(The second play what we saw on our holiday)
Previously, Jonathan Harvey’s plays have been very personal and domestic dramas, which focus on the lives of a small group of people over a certain period of time (His break through play Beautiful Things is a very good example of this). With Canary, Jonathan Harvey has moved onto much bigger subject matter, and he certainly rises to the occasion.
This is an epic play, its story spans from the police witch hunts of gay men in the early sixties, through aversion therapy of the mid-sixties, to the Gay Liberation front of the nineteen-seventies, through the AIDS crisis of the nineteen-eighties, and the moral backlash that went with it, right up to the present day, with an openly gay man presenting a primetime television program. The play, though, isn’t as neatly laid out as this description. The play jumps from different stories and different time periods, stories running at the same time, but it does all come together.
The play follows Tom, a policeman in the early sixties and a Chief Constable in the present day, and the relationships in his life. In present day Tom, his wife and daughter are besieged in their home by the press because someone has leaked a secret about him. In the nineteen-sixties young Tom and his lover Billy are caught by the police. Billy is sent to a mental hospital for aversion therapy to “cure” him. In the nineteen-seventies Mary Whitehouse plans her Festival of Light to reclaim the country from promiscuity. In the nineteen-eighties teenagers and best friends Russell and Mickey move to London but they get swept in the emerging AIDS crisis.
This isn’t an easy story to follow (As I saw after the performance by other people in the audience who obviously hadn’t followed the plot and were left confused), this isn’t a play just to sit back in and let it flow over yourself, you have to pay attention to the plot. The play goes from high comedy (the scene were the Gay Liberation Front disrupt the Festival of Light had me crying with laughter), to painful drama, through horror (the nightmare of aversion therapy) and tragedy (AIDS in the 1980’s), to magic realism (were Tom’s wife Ellie goes through her own journey into her past to make sense of her life). But ultimately this is a deeply rewarding play because here Jonathan Harvey explores the human stories and emotional cost of the events of our recent gay history. Unfortunately this history is being forgotten, our British society seems uninterested the experiences of lesbians and gay men, we may have acceptance but who’s interested in our journey here?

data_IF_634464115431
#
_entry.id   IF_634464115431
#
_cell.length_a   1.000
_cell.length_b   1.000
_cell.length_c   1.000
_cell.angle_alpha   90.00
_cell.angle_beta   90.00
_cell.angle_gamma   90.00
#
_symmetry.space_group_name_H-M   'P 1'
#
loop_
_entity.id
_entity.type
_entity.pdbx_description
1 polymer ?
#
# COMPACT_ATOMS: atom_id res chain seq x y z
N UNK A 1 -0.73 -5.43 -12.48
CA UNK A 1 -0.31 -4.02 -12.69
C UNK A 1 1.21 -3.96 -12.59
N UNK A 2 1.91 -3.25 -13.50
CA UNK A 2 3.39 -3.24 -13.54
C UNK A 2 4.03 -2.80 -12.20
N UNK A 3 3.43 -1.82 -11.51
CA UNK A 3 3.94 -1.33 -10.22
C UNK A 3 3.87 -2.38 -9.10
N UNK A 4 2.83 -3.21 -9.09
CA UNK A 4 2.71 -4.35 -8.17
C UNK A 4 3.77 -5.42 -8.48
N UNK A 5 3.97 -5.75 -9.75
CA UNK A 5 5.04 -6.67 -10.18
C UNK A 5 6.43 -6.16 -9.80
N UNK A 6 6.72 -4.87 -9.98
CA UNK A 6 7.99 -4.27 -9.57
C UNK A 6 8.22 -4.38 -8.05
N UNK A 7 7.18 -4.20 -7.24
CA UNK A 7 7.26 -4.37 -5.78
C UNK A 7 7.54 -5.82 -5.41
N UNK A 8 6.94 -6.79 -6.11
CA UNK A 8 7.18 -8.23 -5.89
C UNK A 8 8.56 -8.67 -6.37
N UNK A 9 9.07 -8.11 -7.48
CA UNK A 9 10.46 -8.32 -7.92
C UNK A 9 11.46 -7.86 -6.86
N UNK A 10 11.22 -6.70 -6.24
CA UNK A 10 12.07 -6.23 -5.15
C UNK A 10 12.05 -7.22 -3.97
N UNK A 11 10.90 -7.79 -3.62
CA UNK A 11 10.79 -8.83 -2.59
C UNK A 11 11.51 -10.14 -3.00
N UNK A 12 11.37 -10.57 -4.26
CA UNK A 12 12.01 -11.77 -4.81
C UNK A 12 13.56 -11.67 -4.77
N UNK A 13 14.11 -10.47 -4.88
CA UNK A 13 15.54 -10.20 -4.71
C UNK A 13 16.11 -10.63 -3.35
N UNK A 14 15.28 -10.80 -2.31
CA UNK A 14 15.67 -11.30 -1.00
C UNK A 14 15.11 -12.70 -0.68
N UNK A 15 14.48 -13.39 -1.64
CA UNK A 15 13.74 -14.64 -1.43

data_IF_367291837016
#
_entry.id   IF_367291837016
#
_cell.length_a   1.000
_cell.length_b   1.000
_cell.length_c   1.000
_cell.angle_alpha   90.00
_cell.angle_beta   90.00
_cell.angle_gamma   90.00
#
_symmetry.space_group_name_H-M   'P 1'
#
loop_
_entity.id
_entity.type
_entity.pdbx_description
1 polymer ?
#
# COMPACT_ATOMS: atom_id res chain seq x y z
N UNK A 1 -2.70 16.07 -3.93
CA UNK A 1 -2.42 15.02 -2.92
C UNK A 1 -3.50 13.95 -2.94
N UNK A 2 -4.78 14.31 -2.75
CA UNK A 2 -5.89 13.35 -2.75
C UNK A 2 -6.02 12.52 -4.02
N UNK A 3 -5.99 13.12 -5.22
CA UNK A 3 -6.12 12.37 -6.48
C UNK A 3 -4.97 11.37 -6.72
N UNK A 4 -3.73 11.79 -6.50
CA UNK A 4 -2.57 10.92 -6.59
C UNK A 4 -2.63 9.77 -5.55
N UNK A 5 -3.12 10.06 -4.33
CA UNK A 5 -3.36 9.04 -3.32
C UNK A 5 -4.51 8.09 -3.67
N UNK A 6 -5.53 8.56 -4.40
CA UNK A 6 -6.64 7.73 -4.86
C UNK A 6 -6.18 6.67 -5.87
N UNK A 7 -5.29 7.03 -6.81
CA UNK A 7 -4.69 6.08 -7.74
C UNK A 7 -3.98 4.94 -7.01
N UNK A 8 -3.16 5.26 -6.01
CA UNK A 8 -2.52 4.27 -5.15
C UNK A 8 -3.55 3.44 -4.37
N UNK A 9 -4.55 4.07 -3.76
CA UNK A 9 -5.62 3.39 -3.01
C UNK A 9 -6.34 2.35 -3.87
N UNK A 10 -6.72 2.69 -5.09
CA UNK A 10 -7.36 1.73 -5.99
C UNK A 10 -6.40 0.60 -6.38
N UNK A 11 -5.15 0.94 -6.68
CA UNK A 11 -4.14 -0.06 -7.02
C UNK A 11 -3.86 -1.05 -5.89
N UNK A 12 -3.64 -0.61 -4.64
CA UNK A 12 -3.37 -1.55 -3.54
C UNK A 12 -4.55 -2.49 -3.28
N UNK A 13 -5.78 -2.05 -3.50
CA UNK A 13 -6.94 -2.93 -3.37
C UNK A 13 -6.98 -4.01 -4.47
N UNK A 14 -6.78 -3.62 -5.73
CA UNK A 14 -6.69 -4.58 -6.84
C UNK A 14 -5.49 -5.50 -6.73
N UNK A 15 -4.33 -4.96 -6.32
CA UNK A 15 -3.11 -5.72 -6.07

The acting here was universally good, the actors investing so much into their characters to make them come alive, even when the character was not likeable or only in one scene. Paula Wilcox and Sean Gallagher turn in their usual fine performances (I often wonder why these are two aren’t much bigger stars, they give such good performances) but the acting awards here must go to Philip Voss. His performance as older Tom was both cold and reserved but also warmly touching, his reconciliation with his former lover Billy after nearly forty years was almost heart breaking; but his impersonation of Mary Whitehouse made me week with laughter. He played her as a monster in a nylon dress with no understanding of how ridiculous she sounded.
This isn’t an easy, little drama but a bold and broad one, but it is well worth the effort of following its story. Jonathan Harvey here puts on stage stories that are rapidly being forgotten about in our society, stories that have shaped so much of what it means to be a gay man in 2010, stories we need to talk about. This play has been compared to Tony Kushner’s Angels in America, it is certainly in the same epic and political vein, and that’s no bad thing.
Please Jonathan Harvey, more plays like Canary.